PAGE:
Ownership Chains in SQL Server 2005

Scenario IV

EXECUTE AS SELF is a short cut for the current user (who is creating or altering the routine) to specify himself/herself as the context in which they want the statements of the routine to run as. EXECUTE AS SELF is equivalent to EXECUTE AS USER = user_name, (in the above scenario) where the specified user is the person creating or altering the routine. The catalog stores the actual user ID of the person rather than the value SELF.

1. Login as Mary and create a SP ‘stud_sp_mary’ with “WITH EXECUTE AS SELF” option.

CREATE PROCEDURE stud_sp_mary

WITH EXECUTE AS SELF

AS

SELECT * FROM John.items

2. Now grant execute permission on ‘stud_sp_mary’ to Scott

             GRANT EXECUTE ON stud_sp_mary TO Scott

3. Login as Scott and execute the SP ‘stud_sp_mary’

             EXECUTE Mary.stud_sp_mary

Summary

Use EXECUTE AS CALLER when:

• You want the statements in the routine to execute as the calling user.

• You want to base permission checks for the statements in the routine against the calling user, and rely only on ownership chaining to bypass permission checks on underlying objects.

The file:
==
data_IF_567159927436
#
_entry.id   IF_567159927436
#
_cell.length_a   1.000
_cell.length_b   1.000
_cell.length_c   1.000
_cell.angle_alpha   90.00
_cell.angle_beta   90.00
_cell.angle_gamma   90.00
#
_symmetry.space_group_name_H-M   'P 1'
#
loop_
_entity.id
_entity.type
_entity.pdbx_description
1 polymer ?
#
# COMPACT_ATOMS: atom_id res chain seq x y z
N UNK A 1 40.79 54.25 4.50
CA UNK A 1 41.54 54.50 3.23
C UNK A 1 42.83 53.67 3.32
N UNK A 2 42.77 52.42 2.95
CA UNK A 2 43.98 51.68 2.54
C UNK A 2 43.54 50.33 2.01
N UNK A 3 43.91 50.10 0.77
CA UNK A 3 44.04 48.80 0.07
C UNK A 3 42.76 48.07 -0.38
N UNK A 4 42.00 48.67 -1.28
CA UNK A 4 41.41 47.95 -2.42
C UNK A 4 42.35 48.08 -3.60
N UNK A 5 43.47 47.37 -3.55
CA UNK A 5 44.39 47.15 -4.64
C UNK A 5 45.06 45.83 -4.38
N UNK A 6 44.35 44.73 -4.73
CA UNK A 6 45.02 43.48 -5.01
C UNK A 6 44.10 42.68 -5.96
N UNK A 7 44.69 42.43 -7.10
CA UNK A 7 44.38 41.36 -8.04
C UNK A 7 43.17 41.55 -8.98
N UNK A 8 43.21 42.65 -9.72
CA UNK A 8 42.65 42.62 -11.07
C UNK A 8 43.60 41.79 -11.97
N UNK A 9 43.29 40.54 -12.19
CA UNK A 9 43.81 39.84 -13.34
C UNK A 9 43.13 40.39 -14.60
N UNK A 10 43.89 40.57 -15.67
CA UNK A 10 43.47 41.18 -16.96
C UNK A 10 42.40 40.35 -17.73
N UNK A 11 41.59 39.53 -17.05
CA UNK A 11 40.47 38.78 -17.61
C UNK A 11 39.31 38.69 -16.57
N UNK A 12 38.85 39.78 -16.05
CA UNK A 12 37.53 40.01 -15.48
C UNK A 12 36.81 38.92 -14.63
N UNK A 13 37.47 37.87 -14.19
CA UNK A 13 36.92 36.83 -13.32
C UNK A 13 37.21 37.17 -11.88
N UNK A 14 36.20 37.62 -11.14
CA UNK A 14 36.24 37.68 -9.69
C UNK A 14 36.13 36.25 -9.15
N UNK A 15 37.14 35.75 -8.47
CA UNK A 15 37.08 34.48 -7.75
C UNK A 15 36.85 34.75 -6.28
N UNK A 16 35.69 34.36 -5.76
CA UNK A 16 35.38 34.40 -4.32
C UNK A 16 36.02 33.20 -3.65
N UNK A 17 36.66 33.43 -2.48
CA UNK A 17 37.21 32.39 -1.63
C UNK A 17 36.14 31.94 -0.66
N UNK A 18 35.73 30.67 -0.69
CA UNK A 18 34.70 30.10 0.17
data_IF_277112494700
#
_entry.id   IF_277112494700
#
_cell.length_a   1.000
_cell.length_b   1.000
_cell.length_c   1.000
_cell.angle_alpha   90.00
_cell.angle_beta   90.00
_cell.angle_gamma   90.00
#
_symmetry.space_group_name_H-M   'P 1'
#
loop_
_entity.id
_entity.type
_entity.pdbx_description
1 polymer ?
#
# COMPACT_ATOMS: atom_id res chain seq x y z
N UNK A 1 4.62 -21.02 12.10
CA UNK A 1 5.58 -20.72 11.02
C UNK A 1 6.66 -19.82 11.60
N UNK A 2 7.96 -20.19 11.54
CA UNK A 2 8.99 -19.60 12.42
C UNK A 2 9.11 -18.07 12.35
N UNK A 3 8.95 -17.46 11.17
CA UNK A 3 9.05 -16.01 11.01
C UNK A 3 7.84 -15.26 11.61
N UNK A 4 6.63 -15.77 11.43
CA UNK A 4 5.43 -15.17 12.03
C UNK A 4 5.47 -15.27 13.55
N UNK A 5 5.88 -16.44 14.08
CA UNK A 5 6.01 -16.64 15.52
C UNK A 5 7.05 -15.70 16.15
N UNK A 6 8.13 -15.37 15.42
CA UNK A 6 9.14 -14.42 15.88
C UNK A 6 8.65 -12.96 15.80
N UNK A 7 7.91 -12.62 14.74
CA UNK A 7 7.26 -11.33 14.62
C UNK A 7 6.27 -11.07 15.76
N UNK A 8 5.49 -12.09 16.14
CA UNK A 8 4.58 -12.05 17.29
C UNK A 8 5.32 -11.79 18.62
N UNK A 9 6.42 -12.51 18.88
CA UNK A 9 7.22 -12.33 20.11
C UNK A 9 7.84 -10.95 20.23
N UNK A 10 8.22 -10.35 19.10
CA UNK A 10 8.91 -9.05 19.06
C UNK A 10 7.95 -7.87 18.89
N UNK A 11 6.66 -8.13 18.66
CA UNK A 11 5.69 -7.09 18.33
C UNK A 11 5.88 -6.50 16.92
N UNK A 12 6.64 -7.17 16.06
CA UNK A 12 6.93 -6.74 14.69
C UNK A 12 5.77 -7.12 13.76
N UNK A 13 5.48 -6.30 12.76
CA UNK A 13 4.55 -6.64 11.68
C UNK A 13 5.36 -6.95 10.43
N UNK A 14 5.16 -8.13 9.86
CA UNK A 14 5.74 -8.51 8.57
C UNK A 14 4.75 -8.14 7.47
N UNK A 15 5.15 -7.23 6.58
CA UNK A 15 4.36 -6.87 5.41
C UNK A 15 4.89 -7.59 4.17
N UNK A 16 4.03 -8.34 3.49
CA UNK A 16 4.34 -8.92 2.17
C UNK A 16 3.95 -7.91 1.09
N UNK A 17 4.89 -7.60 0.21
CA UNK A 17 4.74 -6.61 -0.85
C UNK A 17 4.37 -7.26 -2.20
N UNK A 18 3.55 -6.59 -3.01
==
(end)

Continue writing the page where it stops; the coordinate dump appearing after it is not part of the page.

• Your application does not require hiding underlying referenced objects from the user. Or you only reference objects of the same ownership and can therefore rely on ownership chaining to provide hiding of schema.

Use EXECUTE AS USER = user_name when:

• You want the statements in the routine to execute in the context of a specified user.

• You cannot rely on ownership chaining (for example, the routine accesses objects with different ownership) to hide the underlying schema, and you want to avoid granting permissions on referenced objects.

• You want to create a custom permission set. For example, to provide permissions to DDL operations for which specific permissions cannot usually be granted.

Use EXECUTE AS SELF when:

• You want a shortcut to specifying yourself as the user under whose context you want to run the statements of the routine you are creating or altering to run as.

• You have an application that creates routines for users calling into it, and you want those routines to be created with those users as the execution context. In this scenario, you do not know at design time what the calling user name is.



Amol Kulkarni is an employee of Tata Consultancy Services (TCS), Hyderabad, India.

Published with the explicit written permission of the author. Copyright 2004

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